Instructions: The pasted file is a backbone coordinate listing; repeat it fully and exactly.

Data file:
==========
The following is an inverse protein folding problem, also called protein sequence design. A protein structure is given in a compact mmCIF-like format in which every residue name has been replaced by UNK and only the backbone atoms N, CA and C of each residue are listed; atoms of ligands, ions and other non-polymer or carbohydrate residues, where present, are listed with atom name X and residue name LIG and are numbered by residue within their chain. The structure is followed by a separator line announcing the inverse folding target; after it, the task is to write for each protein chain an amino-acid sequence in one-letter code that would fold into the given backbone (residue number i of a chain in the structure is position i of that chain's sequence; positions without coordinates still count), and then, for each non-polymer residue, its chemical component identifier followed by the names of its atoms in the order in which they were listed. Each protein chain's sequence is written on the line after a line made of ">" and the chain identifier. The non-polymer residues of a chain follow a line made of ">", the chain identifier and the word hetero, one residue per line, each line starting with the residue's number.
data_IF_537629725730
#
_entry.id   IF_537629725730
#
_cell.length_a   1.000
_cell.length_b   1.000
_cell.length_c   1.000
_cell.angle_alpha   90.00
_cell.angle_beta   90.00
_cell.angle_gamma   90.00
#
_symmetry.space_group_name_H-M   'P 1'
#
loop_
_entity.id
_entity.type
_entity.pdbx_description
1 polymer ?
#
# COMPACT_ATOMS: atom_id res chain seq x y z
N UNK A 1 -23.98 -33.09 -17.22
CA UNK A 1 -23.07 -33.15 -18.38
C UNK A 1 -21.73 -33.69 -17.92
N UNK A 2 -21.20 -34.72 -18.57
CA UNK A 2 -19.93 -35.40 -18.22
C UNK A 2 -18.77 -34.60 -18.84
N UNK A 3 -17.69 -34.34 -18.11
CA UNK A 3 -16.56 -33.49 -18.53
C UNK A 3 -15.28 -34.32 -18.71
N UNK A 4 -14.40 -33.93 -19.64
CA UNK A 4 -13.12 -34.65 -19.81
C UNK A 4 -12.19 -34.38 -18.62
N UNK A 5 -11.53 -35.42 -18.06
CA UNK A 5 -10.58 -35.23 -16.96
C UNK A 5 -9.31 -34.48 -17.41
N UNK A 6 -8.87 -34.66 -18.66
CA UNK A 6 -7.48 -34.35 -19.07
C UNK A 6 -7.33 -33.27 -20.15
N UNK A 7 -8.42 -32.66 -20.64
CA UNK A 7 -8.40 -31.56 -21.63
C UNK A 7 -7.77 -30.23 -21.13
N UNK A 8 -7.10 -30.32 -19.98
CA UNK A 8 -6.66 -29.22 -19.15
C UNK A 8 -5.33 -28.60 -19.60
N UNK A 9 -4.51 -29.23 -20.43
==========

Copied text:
The following is an inverse protein folding problem, also called protein sequence design. A protein structure is given in a compact mmCIF-like format in which every residue name has been replaced by UNK and only the backbone atoms N, CA and C of each residue are listed; atoms of ligands, ions and other non-polymer or carbohydrate residues, where present, are listed with atom name X and residue name LIG and are numbered by residue within their chain. The structure is followed by a separator line announcing the inverse folding target; after it, the task is to write for each protein chain an amino-acid sequence in one-letter code that would fold into the given backbone (residue number i of a chain in the structure is position i of that chain's sequence; positions without coordinates still count), and then, for each non-polymer residue, its chemical component identifier followed by the names of its atoms in the order in which they were listed. Each protein chain's sequence is written on the line after a line made of ">" and the chain identifier. The non-polymer residues of a chain follow a line made of ">", the chain identifier and the word hetero, one residue per line, each line starting with the residue's number.
data_IF_537629725730
#
_entry.id   IF_537629725730
#
_cell.length_a   1.000
_cell.length_b   1.000
_cell.length_c   1.000
_cell.angle_alpha   90.00
_cell.angle_beta   90.00
_cell.angle_gamma   90.00
#
_symmetry.space_group_name_H-M   'P 1'
#
loop_
_entity.id
_entity.type
_entity.pdbx_description
1 polymer ?
#
# COMPACT_ATOMS: atom_id res chain seq x y z
N UNK A 1 -23.98 -33.09 -17.22
CA UNK A 1 -23.07 -33.15 -18.38
C UNK A 1 -21.73 -33.69 -17.92
N UNK A 2 -21.20 -34.72 -18.57
CA UNK A 2 -19.93 -35.40 -18.22
C UNK A 2 -18.77 -34.60 -18.84
N UNK A 3 -17.69 -34.34 -18.11
CA UNK A 3 -16.56 -33.49 -18.53
C UNK A 3 -15.28 -34.32 -18.71
N UNK A 4 -14.40 -33.93 -19.64
CA UNK A 4 -13.12 -34.65 -19.81
C UNK A 4 -12.19 -34.38 -18.62
N UNK A 5 -11.53 -35.42 -18.06
CA UNK A 5 -10.58 -35.23 -16.96
C UNK A 5 -9.31 -34.48 -17.41
N UNK A 6 -8.87 -34.66 -18.66
CA UNK A 6 -7.48 -34.35 -19.07
C UNK A 6 -7.33 -33.27 -20.15
N UNK A 7 -8.42 -32.66 -20.64
CA UNK A 7 -8.40 -31.56 -21.63
C UNK A 7 -7.77 -30.23 -21.13
N UNK A 8 -7.10 -30.32 -19.98
CA UNK A 8 -6.66 -29.22 -19.15
C UNK A 8 -5.33 -28.60 -19.60
N UNK A 9 -4.51 -29.23 -20.43